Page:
“Jesse called us this late afternoon, and while disappointed not to be with his friends and family, he seems to be doing well. He is still in the downtown Ramsey County Jail, which is different than his final destination, the Ramsey County Correctional Facility, a.k.a. the Workhouse. He says he should be transported there tomorrow, so if you want to send him letters as soon as you can, he should get to the jail before your letter does. Letters are immensely important to prisoners, to combat isolation and stay engaged with the world and your loved ones. Send him letters soon and often! Use your common sense with what you write, don’t say anything that could get Jesse in trouble. Photographs can be sent (but not polaroids), and photocopies are accepted, but avoid staples. Also, items with glue, glitter, markers, or general things the jail staff might find annoying won’t be accepted. Stamps, envelopes, writing supplies and money will all be rejected. If they don’t accept mail it should be placed in Jesse’s property and he’ll get it upon his release. This is a good basic guide to writing to prisoners. His address is:

“Jesse Forrey
“297 South Century Avenue
“Maplewood, MN 55119

“Other ways you can help are by donating money via paypal, check, or money order. Contact us for an address and name, or use the paypal link on the lefthand side of this site. Jesse also would like to read the following books, which can only be sent via a publisher such as or

  • Custer Died For Your Sins – Vine Deloria
  • Living My Life – Emma Goldman
  • Any Derrick Jensen
  • Extremely Loud and Incredibly Close – Jonathon Saffran Foer
  • Ward Churchill
  • something about traditional/indigenous norwegian peoples
  • Mary Oliver
  • The Continuum Concept
  • The Male Herbal by Jame Green
  • The Ohlone Way
  • Having Little, Being Much by Lorraine Perlman
  • Conquest by Andrea Smith

“and related such and such….

“Tell us if you send any books, so we can take them off the list. Please get in touch with us regarding any concerns or questions, or if you want to schedule a visit. We’re here to help Jesse and all y’all. This is a hard time for many of us but together we’ll come out much stronger for it.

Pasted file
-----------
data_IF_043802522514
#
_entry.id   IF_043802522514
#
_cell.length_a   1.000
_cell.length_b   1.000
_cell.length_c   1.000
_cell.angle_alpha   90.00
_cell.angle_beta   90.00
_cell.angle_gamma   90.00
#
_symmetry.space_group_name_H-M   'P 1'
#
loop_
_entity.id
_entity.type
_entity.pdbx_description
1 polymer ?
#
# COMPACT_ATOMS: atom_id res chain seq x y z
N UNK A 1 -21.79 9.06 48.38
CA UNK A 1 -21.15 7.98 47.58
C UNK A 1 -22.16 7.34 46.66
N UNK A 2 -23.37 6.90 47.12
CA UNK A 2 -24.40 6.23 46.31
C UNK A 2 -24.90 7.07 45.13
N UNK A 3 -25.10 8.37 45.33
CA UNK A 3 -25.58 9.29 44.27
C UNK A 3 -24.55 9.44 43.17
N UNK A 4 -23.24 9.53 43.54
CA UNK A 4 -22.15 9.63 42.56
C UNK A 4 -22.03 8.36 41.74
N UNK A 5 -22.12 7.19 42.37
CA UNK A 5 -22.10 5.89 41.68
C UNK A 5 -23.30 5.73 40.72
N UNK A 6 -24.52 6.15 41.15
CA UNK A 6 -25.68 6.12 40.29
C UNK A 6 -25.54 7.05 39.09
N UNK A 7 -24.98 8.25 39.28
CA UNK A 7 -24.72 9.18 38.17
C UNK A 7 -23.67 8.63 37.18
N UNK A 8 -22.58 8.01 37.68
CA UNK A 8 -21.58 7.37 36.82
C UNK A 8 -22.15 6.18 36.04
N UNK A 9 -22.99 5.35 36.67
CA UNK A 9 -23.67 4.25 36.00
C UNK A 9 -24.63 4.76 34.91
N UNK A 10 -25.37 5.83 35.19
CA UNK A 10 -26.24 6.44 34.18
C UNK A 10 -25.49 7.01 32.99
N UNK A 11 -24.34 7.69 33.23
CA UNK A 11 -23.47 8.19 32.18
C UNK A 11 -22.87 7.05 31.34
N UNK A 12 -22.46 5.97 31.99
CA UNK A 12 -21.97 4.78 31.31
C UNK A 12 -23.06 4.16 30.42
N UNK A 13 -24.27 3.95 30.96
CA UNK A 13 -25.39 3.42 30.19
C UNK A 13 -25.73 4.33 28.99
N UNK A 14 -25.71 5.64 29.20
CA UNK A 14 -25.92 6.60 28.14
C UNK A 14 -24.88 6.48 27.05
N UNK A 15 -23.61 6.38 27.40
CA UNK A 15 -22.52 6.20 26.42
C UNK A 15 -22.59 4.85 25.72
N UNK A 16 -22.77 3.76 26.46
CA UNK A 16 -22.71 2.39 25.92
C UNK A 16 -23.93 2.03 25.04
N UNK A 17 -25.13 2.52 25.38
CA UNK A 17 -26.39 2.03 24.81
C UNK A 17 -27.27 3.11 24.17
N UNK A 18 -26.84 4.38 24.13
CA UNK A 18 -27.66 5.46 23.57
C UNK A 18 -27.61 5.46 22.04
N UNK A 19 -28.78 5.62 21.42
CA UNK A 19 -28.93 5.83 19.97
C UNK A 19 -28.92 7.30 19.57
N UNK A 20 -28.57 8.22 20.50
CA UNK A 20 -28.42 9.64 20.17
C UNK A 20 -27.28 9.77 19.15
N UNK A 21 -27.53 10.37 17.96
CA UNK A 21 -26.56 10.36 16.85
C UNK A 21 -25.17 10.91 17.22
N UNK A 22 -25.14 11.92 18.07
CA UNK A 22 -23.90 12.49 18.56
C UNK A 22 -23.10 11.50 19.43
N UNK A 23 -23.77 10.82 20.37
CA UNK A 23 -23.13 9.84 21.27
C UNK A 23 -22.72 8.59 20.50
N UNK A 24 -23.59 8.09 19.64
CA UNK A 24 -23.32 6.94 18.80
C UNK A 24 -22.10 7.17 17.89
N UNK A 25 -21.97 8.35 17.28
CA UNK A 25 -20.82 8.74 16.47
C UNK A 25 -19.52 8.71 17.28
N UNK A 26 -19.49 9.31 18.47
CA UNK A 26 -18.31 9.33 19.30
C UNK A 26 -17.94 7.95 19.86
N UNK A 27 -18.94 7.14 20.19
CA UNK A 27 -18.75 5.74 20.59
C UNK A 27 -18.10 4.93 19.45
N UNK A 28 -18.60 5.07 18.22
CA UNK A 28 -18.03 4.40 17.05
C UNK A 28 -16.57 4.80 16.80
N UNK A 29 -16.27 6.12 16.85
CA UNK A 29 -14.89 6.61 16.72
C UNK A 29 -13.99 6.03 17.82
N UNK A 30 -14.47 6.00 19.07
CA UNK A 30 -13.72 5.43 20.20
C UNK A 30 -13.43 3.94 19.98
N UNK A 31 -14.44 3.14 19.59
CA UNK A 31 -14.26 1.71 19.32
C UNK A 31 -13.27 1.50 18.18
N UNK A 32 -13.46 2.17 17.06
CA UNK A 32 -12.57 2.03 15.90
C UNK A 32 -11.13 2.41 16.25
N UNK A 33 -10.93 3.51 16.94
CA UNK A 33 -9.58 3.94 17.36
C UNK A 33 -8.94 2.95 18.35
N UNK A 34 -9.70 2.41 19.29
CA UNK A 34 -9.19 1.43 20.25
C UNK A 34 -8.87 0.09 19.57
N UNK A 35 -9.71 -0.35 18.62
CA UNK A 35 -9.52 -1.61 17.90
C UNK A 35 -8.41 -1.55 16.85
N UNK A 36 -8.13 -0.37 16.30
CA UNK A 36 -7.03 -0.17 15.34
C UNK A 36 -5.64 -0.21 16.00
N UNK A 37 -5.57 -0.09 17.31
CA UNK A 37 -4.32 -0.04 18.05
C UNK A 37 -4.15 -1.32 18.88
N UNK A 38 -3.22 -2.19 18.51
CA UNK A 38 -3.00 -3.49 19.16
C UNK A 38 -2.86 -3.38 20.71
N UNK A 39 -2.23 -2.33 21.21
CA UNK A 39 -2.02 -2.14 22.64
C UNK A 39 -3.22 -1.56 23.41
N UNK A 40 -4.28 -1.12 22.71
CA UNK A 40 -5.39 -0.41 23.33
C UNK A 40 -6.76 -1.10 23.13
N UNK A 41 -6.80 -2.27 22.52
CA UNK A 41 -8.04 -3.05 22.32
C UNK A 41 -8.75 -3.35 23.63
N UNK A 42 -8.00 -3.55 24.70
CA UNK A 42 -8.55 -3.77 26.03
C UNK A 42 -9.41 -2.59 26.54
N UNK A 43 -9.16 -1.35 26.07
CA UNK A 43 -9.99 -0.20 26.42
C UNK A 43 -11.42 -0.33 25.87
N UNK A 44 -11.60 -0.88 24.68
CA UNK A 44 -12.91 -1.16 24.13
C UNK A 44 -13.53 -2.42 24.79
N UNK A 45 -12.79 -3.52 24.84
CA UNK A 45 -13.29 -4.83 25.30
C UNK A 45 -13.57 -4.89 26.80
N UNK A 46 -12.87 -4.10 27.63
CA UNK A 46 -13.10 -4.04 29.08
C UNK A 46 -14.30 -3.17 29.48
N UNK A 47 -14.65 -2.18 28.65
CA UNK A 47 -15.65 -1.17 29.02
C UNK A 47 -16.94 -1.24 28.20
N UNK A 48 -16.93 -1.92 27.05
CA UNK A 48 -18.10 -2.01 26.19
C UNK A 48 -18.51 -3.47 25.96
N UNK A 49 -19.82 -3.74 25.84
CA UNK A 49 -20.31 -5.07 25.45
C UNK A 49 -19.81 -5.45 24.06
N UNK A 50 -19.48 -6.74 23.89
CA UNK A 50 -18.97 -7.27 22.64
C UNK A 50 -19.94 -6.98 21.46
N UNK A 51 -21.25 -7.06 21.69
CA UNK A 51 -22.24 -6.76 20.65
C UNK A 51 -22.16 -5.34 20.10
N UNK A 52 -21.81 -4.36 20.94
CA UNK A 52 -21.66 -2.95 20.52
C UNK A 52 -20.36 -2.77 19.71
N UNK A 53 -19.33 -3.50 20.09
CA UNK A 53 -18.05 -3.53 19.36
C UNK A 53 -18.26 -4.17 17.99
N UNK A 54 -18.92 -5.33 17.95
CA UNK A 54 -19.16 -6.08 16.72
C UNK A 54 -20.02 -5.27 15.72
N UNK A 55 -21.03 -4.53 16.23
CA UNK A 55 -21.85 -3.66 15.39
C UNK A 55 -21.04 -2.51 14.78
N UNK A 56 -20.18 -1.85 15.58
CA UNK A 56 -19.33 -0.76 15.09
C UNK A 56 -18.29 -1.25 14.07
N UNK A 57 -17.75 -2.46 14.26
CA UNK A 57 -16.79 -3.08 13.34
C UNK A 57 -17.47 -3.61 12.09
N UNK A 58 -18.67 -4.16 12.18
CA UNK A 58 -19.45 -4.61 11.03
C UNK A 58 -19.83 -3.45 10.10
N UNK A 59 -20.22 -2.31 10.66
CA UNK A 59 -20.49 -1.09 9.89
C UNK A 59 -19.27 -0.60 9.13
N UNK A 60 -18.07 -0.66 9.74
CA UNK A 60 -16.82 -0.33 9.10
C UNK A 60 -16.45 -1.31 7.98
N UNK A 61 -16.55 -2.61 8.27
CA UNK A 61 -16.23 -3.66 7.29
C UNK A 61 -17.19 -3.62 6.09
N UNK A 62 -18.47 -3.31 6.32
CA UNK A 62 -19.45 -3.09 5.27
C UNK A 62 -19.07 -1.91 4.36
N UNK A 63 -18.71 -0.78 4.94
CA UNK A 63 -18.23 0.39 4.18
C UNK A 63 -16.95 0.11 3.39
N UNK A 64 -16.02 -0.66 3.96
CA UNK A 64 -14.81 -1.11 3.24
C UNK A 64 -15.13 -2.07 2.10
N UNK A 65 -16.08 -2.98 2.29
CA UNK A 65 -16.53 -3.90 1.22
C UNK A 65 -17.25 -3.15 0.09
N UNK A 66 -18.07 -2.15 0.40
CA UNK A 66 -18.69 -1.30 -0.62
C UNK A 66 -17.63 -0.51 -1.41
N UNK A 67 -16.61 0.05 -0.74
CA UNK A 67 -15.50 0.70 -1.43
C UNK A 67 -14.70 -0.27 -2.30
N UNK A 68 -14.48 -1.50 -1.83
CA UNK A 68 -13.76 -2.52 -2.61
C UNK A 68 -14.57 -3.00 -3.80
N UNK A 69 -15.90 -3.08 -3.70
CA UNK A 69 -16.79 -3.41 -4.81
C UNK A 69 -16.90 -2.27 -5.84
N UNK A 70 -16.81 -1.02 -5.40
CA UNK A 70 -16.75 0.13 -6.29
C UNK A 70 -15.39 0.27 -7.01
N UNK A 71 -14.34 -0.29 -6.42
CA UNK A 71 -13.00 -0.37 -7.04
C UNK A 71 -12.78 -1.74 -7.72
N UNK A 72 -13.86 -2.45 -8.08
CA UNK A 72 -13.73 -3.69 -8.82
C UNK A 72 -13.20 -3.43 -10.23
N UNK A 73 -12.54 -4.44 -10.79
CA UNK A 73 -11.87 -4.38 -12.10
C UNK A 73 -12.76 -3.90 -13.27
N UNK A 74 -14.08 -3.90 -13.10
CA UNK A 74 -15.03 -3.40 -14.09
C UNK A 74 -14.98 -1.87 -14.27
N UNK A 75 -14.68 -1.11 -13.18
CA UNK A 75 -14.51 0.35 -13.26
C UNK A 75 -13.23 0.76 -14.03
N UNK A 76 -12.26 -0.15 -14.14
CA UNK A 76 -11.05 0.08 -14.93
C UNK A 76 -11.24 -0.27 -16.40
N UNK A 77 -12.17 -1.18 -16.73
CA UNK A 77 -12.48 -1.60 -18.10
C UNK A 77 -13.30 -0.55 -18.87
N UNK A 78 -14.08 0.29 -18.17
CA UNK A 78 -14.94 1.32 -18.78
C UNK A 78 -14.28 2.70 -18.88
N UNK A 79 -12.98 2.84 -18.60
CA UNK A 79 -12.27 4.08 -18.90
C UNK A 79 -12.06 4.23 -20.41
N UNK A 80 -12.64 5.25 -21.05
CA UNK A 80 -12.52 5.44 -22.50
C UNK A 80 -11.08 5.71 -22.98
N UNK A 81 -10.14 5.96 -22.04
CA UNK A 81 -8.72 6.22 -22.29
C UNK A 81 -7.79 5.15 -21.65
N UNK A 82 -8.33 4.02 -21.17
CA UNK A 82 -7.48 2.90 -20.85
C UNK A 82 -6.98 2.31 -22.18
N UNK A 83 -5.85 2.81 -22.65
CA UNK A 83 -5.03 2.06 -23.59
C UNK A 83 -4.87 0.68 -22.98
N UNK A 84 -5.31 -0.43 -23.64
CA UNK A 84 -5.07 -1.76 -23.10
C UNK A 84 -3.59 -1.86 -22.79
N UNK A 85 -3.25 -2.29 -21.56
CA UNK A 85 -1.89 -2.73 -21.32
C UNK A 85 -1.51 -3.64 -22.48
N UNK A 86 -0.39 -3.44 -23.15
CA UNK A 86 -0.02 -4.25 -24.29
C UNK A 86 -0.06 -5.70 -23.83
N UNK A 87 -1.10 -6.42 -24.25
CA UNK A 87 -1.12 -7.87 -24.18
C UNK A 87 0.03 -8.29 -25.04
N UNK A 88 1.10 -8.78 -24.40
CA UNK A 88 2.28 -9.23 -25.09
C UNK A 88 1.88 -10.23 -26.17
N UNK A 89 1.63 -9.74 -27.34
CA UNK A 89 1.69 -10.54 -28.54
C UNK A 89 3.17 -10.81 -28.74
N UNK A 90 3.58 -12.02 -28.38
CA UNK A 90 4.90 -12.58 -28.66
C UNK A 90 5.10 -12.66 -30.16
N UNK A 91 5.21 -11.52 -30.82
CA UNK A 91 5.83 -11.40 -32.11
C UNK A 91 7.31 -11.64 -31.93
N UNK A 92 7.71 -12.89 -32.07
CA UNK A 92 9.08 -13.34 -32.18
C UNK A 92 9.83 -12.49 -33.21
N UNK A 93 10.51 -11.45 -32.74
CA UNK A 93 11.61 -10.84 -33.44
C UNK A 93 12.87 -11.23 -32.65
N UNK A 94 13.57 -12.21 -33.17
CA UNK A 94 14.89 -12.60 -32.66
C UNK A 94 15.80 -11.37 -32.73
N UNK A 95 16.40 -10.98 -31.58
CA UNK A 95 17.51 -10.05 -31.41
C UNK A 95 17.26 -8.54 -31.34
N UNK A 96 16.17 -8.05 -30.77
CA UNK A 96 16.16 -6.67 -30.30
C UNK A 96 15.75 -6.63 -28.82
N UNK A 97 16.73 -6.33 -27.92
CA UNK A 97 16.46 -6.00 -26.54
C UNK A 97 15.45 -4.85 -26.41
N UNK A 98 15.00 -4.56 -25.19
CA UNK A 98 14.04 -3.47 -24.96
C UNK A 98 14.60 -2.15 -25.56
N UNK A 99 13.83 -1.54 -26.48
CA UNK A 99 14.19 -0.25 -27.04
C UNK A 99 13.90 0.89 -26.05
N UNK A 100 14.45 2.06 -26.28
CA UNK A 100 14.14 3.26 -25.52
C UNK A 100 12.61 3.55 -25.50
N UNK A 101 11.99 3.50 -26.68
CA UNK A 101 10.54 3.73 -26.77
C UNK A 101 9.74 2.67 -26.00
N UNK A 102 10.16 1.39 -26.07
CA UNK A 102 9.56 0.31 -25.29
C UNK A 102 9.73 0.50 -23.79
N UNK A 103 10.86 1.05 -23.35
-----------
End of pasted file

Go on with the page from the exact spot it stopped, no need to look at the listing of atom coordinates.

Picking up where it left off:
“I’ll leave you with some words written by Jesse on his house’s message board:

“‘Thank you so fucking much. I love you.’


RNC One-Year Anniversary Media Packet Now Available!

August 27, 2009

Our Omnibus Working Group has also been incredibly busy this month! In anticipation of the one-year anniversary of the RNC, we have compiled a packet to provide information and resources to the media.

You can find it by clicking on “RNC One-Year Anniversary Media Packet” in the “Welcome!” box to the right.

The package includes information from:
•Courtwatch: Arrestee Statistics
•Felony Cases Update
•Civil Litigation Information: Pending Suits
•Support Sites and Other Resources
•Multimedia: Still Images and Video for Media Use
•Upcoming Dates
•Contacts for the Media

The information in this packet is free for use and dissemination by your organization, in whole or in part, with
credit to the Community RNC Arrestee Support Structure or as otherwise noted.

An excerpt from the packet:

“One year after the 2008 Republican National Convention in St. Paul, Minn., the aftermath remains newswor-
thy.  The RNC was for many of us our first taste of a police state; the astounding violence against pro-
testers, bystanders, journalists and others directed by Sheriff Bob Fletcher and other authorities shocked and radicalized many of us.  We have since come to realize that these instances of raids, intimidation and
violence play out regularly in our society, particularly in communities of color and working class commu-
nities, and will almost assuredly replay themselves at upcoming summits such as the G20 in Pittsburgh later